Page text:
Susy works in the Theology team at CAFOD. This Lent, inspired in part by Laudato Si’, she will be going vegan. She tells us more about her reasons for abstaining from animal products and what she’s going to miss the most.
Thirty years ago my brother showed me a video (yes, it was a video in those days!) of a factory farm and from that day on I have been vegetarian. Or, to be more accurate, pescatarian.
I decided that there was so much choice in terms of available food, that there was no need to eat meat. I didn’t find it hard to be honest and I do not miss meat at all. However, when I spent a year in Chile, I think I must have been one of only two vegetarians in the whole country and I was viewed as somewhat suspect!
Thirty years on, I am now preparing to go vegan for Lent and hoping that I will start getting into habits that may last a life-time.
Why go Vegan now?
I have worked at CAFOD for the last fifteen years, and during that time it has been made ever clearer that human kind is affecting the climate in ways which are destructive. The intense production of meat, milk and other animal products has huge negative implications for the environment. Much land in countries CAFOD works in is used to grow cash crops for animal feed, leading to massive deforestation and loss of habitat and species.
I have also been influenced by Pope Francis. I can’t claim that he is vegan, nor has he championed veganism per se. However, he does talk about our approach and our attitude to animals and to creation throughout his encyclical Laudato Si’. Here is one example:
“If we approach nature and the environment without this openness to awe and wonder, if we no longer speak the language of fraternity and beauty in our relationship with the world, our attitude will be that of masters, consumers, ruthless exploiters, unable to set limits on their immediate needs. By contrast, if we feel intimately united with all that exists, then sobriety and care will well up spontaneously. The poverty and austerity of Saint Francis were no mere veneer of asceticism, but something much more radical: a refusal to turn reality into an object simply to be used and controlled” (Laudato Si’, # 11).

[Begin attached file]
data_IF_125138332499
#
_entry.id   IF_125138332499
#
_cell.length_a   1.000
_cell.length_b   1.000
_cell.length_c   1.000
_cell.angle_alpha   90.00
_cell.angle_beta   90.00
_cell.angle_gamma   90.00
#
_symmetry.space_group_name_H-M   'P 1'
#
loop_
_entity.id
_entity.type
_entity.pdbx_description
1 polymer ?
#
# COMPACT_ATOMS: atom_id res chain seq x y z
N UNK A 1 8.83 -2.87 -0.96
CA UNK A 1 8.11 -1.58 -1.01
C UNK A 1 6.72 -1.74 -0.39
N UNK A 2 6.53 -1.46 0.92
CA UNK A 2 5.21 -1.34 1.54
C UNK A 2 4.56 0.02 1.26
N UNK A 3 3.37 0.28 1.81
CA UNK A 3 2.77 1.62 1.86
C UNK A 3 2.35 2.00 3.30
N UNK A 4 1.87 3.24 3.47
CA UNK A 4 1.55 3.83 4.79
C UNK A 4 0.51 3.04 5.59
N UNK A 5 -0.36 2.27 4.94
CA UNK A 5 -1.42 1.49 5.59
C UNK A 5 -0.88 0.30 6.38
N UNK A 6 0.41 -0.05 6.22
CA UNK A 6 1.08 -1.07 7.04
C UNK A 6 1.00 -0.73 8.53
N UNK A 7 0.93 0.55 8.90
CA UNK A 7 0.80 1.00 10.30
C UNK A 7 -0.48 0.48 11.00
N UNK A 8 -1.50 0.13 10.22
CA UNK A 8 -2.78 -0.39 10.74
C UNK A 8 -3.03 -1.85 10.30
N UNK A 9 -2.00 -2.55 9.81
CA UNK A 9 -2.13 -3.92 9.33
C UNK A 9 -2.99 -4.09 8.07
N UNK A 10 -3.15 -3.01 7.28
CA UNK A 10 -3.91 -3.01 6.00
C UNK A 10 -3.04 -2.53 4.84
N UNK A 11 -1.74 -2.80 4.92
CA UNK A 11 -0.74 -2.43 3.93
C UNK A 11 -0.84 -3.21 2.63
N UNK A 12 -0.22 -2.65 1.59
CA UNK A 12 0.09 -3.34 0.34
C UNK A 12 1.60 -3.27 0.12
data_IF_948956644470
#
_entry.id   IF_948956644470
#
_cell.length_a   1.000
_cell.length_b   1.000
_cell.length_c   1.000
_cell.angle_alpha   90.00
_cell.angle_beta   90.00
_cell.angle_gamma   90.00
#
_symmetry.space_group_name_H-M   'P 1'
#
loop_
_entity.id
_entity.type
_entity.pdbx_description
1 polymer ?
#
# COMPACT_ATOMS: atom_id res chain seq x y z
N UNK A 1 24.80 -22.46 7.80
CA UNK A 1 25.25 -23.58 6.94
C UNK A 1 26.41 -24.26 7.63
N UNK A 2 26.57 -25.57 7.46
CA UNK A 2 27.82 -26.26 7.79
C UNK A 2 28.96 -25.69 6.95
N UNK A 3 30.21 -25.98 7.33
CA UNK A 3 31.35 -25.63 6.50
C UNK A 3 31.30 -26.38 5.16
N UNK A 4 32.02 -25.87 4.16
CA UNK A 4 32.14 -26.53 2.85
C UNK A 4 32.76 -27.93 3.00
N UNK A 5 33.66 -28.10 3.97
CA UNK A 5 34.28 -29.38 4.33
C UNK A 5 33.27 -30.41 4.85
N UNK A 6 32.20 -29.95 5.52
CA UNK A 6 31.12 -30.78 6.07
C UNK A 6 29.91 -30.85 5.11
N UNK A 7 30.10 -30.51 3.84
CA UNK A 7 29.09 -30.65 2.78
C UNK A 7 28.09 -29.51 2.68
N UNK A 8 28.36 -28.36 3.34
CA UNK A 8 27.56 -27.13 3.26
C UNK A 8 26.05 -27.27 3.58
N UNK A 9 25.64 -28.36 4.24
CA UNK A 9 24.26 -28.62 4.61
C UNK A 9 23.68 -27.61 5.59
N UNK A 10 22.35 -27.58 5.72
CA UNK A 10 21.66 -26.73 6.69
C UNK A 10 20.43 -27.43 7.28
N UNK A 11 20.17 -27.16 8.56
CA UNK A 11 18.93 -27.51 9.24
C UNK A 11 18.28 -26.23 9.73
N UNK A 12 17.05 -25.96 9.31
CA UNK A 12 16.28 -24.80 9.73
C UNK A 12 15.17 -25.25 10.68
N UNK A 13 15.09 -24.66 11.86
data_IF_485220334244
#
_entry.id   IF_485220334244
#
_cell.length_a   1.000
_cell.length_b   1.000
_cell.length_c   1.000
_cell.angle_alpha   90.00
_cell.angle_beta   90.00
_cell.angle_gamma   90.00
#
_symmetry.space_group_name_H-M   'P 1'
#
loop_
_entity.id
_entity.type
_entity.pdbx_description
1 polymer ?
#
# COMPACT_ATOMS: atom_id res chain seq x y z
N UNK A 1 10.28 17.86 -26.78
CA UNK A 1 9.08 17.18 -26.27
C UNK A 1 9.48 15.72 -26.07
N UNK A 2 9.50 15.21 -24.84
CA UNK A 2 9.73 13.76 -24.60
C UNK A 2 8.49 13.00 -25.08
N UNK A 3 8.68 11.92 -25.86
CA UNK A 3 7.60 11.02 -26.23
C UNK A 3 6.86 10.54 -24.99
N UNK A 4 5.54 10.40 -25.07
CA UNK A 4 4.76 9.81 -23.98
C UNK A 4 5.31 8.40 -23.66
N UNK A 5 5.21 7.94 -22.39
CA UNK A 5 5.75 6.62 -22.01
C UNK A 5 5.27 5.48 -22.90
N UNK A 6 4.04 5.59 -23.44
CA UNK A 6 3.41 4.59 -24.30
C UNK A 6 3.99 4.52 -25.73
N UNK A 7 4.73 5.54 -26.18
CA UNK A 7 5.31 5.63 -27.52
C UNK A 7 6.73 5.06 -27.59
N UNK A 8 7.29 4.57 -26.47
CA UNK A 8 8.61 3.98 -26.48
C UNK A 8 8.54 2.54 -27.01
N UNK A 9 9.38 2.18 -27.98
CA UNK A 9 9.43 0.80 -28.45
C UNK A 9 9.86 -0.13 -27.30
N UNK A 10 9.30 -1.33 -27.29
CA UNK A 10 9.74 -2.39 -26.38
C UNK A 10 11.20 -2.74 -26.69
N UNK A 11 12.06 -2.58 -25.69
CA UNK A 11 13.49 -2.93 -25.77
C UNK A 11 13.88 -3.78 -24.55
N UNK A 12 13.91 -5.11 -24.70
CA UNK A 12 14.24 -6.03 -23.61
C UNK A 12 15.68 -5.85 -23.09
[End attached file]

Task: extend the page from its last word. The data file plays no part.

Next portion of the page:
Much production of meat, eggs and milk involves the exploitation of animals – they are seen as things that are merely there to satisfy the needs (or greed) of humans. Their value lies only in their usefulness to us. Do I want to be part of this?
Support with going vegan for Lent
Luckily, I find that I am not alone in my desire to eat less animal products. It helps that Lent this year is staring very soon after many people have been doing ‘Veganuary’ (going Vegan for the month of January). I have been delighted to see that in many food shops and coffee shops vegan foods are prominently labeled and displayed which is going to make my Lenten challenge so much easier.
I have also been well resourced by vegan friends and colleagues who have sent me many ideas, tips and useful websites – there is so much information and support out there for which I am very grateful.
Do you have tips for Susy on how to go vegan for Lent? Share them on Twitter
The greatest challenge this Lent
What do I see as my biggest challenges? I guess not having cow’s milk in my tea or with my branflakes! Checking a lot more labels. I also don’t want to be a nuisance if I eat out at restaurants, go around to friends’ houses for a meal, or attend a conference. But I hope people will be understanding and supportive. I have been told that I need to be careful to get enough B vitamins, so a supplement might be in order.
Perhaps you will consider joining me in my vegan journey this Lent…. You have little to lose and the world has much to gain.
Will you be joining Susy’s vegan Lent challenge this year? Share your #GiveItUpChallenge on Twitter